Fastolf, Sir John

Fastolf, Sir John

(făs`tŏlf), 1378?–1459, English soldier. He won distinction for his long service in the latter part of the Hundred Years War. He was knighted some time prior to 1418 for service at Agincourt (1415) and in other engagements, acted as governor of Anjou and Maine (1423–26), and was made (1426) a Knight of the Garter. While convoying supplies in 1429, Fastolf repelled a French attack by using herring barrels as protection (see Herrings, Battle of theHerrings, Battle of the,
1429, episode in the siege of Orléans by the English in the Hundred Years War. The French, under Jean, comte de Dunois, attacked a supply train commanded by Sir John Fastolf.
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). His conduct at the defeat of the English by Joan of Arc at Patay (1429), where he retreated after a panic of his men, has been variously described as common sense or cowardice. Fastolf continued, however, to exercise responsible commands until his final return to England in 1440. He amassed a considerable fortune by somewhat sharp methods, and he spent his last years on his huge Norfolk estate. A neighbor to John Paston, the principal beneficiary of his will, he features prominently in the Paston LettersPaston Letters,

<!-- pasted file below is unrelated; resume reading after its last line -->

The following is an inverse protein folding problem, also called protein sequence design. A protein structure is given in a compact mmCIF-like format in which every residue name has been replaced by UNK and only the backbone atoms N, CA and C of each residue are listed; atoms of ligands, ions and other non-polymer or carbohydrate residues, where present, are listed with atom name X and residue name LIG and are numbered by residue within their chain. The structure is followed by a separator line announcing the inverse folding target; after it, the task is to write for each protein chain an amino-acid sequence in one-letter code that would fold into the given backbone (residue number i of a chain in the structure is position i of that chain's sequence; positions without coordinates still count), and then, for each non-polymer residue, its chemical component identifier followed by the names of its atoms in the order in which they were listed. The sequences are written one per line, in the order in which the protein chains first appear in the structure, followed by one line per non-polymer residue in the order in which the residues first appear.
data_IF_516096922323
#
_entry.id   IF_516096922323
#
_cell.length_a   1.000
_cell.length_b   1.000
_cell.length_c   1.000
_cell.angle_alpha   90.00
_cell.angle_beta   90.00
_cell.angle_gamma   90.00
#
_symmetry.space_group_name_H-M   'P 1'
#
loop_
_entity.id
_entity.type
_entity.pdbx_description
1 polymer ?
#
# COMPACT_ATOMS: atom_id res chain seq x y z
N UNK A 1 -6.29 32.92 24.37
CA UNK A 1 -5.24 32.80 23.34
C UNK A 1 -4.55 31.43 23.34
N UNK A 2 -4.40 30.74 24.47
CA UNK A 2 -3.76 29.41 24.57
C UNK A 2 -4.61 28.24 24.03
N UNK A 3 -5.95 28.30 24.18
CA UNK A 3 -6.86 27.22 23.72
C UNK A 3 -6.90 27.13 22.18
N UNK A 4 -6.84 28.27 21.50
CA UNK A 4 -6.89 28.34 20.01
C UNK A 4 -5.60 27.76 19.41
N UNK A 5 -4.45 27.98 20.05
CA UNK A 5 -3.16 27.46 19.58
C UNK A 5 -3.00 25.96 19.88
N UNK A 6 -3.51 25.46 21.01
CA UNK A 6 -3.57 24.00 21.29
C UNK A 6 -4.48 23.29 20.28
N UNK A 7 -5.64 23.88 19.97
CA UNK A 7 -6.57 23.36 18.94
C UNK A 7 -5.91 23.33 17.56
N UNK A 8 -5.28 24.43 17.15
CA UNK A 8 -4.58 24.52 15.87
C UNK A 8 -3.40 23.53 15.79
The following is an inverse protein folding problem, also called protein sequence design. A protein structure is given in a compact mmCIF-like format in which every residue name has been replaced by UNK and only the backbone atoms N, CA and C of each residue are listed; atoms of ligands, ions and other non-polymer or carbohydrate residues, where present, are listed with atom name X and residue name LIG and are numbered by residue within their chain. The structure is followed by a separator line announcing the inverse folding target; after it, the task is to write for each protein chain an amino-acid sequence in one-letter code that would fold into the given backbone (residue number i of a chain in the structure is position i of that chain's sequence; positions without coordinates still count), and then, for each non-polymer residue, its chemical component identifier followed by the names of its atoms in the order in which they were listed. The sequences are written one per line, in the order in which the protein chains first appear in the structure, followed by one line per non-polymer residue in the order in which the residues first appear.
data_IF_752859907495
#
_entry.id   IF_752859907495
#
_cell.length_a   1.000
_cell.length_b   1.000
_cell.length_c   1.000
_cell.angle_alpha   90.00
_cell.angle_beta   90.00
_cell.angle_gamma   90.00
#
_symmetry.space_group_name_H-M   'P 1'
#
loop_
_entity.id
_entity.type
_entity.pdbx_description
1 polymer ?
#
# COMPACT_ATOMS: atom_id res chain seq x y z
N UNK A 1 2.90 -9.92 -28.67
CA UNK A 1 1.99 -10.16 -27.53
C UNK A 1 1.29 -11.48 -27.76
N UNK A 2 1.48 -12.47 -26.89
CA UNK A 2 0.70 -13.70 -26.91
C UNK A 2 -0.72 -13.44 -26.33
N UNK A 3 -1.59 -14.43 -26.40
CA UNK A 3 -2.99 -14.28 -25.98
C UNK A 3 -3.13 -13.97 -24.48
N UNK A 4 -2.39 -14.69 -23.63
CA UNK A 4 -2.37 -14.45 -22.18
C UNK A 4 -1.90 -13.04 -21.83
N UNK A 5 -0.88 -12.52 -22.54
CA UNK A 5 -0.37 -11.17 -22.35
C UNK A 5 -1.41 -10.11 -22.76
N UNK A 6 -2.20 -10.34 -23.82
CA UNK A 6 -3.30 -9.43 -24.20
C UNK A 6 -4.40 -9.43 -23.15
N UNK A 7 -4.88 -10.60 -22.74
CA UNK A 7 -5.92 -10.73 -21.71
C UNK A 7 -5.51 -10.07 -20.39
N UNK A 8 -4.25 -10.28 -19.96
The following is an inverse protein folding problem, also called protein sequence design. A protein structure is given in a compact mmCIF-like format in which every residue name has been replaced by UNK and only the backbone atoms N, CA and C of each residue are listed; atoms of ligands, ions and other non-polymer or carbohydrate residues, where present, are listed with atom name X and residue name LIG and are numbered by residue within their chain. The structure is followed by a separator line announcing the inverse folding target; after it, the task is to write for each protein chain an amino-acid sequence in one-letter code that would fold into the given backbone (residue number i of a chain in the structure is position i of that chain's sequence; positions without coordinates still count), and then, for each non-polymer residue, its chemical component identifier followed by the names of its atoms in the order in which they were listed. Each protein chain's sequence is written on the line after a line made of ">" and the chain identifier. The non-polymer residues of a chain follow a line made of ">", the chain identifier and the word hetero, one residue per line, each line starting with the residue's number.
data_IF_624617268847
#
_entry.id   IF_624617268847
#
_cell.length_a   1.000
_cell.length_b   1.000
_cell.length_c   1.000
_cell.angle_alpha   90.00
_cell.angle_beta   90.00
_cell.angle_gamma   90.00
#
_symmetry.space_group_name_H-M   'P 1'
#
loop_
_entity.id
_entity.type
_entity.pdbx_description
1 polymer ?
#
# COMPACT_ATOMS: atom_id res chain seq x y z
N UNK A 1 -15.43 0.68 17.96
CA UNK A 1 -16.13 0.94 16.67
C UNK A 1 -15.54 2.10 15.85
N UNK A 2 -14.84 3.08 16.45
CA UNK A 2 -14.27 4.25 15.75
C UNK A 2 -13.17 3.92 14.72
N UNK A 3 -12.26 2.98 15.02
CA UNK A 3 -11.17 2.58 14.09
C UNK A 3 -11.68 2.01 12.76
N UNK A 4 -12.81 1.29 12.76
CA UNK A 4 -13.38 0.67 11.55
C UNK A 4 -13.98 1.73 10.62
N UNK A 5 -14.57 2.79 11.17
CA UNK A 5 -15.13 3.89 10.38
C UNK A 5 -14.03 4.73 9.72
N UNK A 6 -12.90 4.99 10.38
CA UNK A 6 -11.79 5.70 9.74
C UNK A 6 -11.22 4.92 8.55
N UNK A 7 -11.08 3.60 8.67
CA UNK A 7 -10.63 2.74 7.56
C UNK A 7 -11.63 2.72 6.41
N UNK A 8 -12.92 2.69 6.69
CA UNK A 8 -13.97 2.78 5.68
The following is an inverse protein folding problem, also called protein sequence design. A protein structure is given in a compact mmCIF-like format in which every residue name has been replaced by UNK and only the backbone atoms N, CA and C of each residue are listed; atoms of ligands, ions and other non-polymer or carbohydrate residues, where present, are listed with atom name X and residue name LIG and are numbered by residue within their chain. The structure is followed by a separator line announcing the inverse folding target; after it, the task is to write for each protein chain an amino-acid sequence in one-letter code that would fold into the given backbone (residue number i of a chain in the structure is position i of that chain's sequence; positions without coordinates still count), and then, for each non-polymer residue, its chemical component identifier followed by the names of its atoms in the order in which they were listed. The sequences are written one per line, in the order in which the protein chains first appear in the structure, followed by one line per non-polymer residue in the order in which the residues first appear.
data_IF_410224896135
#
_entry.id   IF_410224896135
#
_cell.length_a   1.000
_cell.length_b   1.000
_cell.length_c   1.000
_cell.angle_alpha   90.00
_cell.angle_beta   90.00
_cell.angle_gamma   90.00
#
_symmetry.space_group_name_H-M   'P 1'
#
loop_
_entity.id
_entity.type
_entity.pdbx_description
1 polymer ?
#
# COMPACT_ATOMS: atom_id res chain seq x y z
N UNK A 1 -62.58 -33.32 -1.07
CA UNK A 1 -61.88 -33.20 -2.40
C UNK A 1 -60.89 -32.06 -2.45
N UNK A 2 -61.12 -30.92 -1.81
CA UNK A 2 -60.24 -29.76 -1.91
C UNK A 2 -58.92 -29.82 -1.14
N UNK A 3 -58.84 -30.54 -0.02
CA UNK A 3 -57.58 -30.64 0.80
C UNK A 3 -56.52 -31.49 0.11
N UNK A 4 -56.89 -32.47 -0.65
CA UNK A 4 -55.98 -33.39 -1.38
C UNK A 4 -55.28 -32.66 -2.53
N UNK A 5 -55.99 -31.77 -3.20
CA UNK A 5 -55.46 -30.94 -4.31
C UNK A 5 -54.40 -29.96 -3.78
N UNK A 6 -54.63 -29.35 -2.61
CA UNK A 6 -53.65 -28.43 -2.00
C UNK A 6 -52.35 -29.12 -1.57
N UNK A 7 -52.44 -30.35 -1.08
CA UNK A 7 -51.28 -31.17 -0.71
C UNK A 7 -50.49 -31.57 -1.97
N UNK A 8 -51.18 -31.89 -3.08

collection of personal and business correspondence, mostly among members of the Paston family of Norfolk, England. The letters cover the years from 1422 to 1529, together with deeds and other documents.
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.

Bibliography

See J. Gairdner, ed., The Paston Letters (1904); D. W. Duthie, The Case of Sir John Fastolf (1907).

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